Charles Thomson to the American Commissioners
Philadelphia 13 Aug. 1784
In pursuance of the orders of the Comee of the States I have the honor to transmit to you the Copy of a letter signed T. Gilfillan dated London the 19 feby 1784 with the copy of an inspection roll of Negroes taken on board certain vessels at Anchor near Staten Island on the 30 Novr 1783. to be made use of in any negotiations you may have with the Court of Great Britain agreeably to the Instructions heretofore transmitted to you1
With great Respect I have the honor / to be Gentlemen your Most Obedt & m h. S.
FC (PHi:Charles Thomson Papers, Letterbook, 1784); internal address: “The honbl. J Adams B Franklin & T. Jefferson—”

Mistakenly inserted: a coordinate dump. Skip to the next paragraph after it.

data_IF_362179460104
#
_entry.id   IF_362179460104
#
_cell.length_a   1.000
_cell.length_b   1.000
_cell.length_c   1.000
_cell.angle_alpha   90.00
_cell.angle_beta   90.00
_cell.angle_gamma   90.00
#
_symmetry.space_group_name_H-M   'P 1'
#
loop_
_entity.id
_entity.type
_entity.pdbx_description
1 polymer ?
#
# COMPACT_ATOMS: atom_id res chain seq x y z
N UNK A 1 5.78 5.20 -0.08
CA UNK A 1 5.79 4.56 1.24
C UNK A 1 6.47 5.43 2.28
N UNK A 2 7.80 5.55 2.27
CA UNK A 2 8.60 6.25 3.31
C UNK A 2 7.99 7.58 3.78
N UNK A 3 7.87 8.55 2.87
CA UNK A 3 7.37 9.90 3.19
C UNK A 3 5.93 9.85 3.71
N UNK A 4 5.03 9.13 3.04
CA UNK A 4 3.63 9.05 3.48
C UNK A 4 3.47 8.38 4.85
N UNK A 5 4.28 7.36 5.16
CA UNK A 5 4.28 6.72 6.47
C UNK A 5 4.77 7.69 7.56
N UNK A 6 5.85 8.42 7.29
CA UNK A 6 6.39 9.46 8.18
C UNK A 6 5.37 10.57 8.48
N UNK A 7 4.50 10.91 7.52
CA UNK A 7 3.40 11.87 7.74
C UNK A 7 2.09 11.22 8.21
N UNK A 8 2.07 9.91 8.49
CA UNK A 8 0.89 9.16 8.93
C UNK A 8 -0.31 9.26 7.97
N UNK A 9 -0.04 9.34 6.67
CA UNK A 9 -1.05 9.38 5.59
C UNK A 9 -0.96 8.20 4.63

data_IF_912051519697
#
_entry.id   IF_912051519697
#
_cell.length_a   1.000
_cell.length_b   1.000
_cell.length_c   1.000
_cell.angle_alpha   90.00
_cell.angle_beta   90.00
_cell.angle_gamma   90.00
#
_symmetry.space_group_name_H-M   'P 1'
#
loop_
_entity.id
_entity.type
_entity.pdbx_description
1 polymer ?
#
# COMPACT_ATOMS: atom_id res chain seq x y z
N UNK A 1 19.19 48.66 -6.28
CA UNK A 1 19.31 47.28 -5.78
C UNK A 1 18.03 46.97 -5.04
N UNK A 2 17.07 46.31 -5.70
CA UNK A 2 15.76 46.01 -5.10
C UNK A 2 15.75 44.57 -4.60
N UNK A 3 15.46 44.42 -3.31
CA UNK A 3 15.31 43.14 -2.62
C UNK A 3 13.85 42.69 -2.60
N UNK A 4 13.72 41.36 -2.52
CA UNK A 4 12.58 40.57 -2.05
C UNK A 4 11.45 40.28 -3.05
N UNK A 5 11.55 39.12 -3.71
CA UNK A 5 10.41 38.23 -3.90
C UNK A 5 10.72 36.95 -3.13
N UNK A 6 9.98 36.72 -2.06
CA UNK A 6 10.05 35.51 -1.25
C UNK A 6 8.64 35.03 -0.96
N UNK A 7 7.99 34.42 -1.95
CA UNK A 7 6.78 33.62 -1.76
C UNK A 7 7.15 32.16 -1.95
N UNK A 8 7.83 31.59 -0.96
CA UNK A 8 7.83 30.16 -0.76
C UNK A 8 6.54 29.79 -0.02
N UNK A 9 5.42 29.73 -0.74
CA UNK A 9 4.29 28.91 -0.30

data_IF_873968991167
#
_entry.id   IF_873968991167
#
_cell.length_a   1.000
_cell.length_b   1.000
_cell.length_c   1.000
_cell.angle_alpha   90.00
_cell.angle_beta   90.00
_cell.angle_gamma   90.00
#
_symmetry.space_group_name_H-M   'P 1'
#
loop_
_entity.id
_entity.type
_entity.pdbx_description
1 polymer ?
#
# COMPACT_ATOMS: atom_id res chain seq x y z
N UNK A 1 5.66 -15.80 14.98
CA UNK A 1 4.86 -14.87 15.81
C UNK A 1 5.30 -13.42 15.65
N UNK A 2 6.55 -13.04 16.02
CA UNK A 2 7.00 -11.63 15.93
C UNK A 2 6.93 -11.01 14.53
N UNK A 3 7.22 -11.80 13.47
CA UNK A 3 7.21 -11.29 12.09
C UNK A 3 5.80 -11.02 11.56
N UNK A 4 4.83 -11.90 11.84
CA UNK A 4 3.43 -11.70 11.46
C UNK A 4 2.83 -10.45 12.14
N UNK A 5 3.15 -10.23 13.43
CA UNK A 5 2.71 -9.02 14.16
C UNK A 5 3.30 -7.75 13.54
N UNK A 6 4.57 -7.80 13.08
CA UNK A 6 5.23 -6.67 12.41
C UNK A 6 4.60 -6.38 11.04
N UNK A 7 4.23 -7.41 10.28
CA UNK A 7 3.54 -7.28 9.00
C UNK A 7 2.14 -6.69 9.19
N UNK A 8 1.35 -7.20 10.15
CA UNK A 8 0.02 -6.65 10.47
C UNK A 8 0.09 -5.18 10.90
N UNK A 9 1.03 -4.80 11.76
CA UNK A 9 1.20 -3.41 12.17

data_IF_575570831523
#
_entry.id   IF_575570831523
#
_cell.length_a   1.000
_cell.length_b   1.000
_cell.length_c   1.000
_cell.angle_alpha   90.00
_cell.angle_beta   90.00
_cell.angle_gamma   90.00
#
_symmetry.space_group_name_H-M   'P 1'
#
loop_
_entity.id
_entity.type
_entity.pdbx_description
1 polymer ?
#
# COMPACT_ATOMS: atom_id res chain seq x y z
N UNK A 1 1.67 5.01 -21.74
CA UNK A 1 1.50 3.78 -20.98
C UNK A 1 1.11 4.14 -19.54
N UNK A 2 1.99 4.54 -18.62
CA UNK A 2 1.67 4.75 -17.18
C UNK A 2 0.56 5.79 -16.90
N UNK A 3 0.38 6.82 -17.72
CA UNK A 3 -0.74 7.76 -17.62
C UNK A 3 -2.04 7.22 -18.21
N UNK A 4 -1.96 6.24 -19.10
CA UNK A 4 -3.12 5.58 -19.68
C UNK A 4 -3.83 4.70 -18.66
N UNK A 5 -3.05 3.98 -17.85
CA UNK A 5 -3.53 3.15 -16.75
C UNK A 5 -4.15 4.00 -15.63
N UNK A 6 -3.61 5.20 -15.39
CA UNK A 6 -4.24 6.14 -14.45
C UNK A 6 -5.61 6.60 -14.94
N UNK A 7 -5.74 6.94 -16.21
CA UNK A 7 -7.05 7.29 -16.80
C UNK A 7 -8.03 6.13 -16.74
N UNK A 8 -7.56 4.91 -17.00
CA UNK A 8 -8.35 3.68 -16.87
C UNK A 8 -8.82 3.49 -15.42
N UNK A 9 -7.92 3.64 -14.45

1. This letter is essentially a paraphrase of a 22 July resolution by the Committee of the States (JCC, description begins Journals of the Continental Congress, 1774–1789, ed. Worthington Chauncey Ford, Gaillard Hunt, John C. Fitzpatrick, Roscoe R. Hill, and others, Washington, D.C., 1904–1937; 34 vols. description ends 27:596). The first enclosure was a letter dated London, 19 Feb., from Thomas Gilfillan to WSS enclosing a 30 Nov. 1783 list of 286 slaves and free blacks embarked in the course of the British evacuation of New York and bound for Nova Scotia (PCC, No. 78, XXI, f. 349, 352). The second was the list itself, signed by Gilfillan and William Armstrong (same, No. 53, f. 276–295). When the list was made, Lts. Gilfillan and Armstrong were assistant deputy quartermasters general with the British Army at New York, while WSS was an aide-de-camp to George Washington (Worthington Chauncey Ford, British Officers Serving in the American Revolution, 1774–1783, Brooklyn, N.Y., 1897, p. 19, 78; Heitman, Register Continental Army description begins Francis B. Heitman, Historical Register of Officers of the Continental Army during the War of the Revolution, rev. edn., Washington, D.C., 1914. description ends ).